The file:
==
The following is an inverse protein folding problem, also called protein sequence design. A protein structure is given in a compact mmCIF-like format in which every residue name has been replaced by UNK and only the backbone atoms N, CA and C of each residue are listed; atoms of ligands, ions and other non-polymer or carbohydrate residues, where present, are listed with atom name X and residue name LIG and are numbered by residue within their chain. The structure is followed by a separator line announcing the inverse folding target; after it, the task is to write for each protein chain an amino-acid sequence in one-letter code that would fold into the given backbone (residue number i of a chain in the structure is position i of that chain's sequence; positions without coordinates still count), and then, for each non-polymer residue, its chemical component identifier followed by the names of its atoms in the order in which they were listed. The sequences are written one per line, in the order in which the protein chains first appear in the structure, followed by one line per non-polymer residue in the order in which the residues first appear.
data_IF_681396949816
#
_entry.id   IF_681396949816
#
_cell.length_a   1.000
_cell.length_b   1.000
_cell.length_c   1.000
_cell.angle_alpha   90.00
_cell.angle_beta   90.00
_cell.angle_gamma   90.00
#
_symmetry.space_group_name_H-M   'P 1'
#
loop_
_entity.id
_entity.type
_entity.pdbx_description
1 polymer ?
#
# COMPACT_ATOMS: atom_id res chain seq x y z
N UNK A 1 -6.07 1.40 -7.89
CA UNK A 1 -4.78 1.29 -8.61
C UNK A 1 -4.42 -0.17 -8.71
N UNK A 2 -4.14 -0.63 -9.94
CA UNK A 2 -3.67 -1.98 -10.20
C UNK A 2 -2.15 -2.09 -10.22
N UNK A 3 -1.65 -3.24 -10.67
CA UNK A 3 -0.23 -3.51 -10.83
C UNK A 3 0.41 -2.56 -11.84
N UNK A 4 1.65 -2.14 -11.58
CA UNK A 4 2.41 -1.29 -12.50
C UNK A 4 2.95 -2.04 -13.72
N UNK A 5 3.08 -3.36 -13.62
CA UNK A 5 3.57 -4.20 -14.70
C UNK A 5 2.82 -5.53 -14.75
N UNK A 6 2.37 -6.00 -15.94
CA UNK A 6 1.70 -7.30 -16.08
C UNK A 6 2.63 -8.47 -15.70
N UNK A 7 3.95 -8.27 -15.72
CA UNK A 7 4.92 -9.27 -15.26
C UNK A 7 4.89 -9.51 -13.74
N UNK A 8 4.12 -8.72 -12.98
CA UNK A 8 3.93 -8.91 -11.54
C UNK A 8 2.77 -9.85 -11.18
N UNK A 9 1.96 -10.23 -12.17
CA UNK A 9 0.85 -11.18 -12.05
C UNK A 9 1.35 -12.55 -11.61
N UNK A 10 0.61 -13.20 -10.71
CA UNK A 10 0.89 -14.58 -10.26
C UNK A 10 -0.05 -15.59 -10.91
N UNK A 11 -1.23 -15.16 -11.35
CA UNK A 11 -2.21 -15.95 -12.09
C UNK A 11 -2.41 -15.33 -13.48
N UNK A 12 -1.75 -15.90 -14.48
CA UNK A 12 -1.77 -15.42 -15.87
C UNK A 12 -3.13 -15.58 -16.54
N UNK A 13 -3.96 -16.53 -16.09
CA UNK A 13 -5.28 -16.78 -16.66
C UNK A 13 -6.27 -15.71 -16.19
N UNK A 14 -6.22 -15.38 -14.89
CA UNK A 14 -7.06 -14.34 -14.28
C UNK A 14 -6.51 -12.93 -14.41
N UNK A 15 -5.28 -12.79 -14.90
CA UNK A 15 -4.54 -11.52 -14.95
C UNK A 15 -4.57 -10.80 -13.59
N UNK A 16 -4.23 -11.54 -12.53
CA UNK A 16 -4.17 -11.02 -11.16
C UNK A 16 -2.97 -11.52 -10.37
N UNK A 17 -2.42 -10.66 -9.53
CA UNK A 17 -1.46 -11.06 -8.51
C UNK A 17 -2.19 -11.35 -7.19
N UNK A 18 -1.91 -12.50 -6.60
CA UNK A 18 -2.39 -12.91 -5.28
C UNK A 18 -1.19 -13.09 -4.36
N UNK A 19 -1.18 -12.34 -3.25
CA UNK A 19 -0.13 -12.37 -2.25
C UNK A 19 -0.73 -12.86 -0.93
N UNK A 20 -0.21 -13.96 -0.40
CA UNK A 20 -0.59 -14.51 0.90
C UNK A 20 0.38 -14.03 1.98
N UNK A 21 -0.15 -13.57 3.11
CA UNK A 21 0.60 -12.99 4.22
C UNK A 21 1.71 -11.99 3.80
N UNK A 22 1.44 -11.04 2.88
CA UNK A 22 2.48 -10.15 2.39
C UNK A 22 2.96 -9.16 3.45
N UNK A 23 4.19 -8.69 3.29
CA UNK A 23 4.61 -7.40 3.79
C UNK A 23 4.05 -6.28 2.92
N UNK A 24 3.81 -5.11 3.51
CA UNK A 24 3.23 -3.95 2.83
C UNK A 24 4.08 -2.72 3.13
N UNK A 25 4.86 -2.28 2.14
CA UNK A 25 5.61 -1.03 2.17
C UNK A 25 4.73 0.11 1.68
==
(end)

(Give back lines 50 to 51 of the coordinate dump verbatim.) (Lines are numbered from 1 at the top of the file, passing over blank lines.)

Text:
CA UNK A 10 0.89 -14.58 -10.26
C UNK A 10 -0.05 -15.59 -10.91